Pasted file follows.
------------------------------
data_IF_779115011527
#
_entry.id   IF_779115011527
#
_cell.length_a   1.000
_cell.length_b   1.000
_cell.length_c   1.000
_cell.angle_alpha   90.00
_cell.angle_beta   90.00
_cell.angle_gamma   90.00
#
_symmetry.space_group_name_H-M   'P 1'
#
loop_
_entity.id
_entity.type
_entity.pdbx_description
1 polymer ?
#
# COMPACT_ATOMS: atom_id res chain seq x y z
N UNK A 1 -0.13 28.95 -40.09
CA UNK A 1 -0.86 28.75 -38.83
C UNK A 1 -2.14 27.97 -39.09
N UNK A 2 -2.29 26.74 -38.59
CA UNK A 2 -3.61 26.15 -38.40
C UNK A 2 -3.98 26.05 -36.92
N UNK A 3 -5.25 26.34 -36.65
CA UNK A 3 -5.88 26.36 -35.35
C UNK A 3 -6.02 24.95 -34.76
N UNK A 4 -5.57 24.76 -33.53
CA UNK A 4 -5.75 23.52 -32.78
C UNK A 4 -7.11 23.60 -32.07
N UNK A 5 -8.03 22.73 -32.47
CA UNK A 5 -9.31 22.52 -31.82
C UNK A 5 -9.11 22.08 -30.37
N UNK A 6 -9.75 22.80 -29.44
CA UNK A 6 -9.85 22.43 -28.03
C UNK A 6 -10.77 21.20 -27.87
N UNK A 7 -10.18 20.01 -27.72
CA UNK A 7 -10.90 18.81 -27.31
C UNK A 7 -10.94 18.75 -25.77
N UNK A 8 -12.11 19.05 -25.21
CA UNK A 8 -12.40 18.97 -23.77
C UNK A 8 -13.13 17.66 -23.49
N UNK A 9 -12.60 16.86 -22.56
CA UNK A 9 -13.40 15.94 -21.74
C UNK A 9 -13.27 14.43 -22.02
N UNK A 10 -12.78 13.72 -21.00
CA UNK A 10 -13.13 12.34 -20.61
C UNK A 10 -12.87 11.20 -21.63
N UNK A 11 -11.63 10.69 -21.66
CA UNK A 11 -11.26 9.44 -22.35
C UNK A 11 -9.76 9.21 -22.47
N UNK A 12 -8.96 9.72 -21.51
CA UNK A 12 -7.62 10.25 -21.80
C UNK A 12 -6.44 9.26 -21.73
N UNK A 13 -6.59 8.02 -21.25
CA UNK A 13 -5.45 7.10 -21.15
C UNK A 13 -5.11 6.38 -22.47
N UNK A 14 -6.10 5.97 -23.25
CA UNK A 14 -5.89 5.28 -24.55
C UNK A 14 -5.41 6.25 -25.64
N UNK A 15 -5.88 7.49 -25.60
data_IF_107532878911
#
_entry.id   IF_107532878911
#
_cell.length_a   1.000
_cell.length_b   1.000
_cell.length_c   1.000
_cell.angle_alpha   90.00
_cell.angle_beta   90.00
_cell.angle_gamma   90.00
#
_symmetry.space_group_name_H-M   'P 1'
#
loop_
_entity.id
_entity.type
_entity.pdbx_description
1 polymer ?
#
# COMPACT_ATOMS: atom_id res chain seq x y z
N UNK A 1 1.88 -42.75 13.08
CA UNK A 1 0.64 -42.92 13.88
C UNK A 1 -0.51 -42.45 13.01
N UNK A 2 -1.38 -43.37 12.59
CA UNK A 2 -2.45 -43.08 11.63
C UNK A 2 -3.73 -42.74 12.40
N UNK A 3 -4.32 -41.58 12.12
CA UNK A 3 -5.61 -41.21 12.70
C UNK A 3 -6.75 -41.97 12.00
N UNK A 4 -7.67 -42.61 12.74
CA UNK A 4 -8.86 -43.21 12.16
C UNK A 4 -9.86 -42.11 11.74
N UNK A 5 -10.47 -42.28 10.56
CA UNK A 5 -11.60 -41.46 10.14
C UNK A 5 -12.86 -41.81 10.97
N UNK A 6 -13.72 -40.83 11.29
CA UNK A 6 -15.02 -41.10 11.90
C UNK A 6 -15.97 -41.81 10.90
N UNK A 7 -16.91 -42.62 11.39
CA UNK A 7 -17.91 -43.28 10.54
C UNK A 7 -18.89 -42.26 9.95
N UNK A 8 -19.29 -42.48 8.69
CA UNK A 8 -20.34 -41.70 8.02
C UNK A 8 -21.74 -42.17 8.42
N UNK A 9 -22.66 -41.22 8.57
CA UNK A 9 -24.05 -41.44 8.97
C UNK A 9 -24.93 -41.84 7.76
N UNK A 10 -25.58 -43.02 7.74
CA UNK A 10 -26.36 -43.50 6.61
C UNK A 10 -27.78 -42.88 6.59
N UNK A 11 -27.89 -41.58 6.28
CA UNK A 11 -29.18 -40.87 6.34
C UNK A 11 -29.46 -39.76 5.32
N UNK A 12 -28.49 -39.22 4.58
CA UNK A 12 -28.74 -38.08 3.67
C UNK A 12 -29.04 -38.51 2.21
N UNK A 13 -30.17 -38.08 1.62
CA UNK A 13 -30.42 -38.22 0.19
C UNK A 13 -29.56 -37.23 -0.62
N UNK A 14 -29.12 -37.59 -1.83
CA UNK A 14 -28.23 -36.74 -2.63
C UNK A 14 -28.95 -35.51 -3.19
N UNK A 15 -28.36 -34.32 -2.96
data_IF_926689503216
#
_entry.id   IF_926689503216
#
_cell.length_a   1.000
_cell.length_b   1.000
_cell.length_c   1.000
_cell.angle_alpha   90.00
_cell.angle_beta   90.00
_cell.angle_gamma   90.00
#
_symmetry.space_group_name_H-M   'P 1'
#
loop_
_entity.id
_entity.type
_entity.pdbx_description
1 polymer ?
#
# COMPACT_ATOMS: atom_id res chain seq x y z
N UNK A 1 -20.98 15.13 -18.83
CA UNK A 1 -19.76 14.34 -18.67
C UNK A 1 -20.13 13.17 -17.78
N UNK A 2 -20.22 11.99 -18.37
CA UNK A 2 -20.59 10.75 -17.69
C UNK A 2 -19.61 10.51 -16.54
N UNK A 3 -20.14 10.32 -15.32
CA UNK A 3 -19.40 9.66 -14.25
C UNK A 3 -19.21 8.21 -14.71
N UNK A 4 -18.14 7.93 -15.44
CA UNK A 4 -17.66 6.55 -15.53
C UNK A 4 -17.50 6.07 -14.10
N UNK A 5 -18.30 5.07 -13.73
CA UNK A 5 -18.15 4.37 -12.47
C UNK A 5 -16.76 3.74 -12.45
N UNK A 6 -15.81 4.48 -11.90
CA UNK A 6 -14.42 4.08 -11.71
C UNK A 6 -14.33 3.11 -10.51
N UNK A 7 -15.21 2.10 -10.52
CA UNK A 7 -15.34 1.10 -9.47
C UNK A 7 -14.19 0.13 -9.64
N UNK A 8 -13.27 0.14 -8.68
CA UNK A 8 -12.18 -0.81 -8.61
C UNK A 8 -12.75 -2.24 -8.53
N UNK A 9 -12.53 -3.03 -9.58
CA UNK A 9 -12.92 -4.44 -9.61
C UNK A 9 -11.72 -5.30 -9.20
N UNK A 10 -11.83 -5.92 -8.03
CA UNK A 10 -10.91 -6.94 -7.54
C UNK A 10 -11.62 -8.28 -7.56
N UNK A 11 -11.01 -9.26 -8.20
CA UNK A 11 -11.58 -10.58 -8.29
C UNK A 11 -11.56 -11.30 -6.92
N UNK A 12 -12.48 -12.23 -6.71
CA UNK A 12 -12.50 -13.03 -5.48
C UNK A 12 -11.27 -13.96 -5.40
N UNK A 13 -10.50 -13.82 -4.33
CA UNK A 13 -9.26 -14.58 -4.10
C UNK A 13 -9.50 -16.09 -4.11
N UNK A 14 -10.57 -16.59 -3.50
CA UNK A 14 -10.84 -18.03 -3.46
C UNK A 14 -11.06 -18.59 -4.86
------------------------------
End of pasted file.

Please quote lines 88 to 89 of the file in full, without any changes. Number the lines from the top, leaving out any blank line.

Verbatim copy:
CA UNK A 2 -2.45 -43.08 11.63
C UNK A 2 -3.73 -42.74 12.40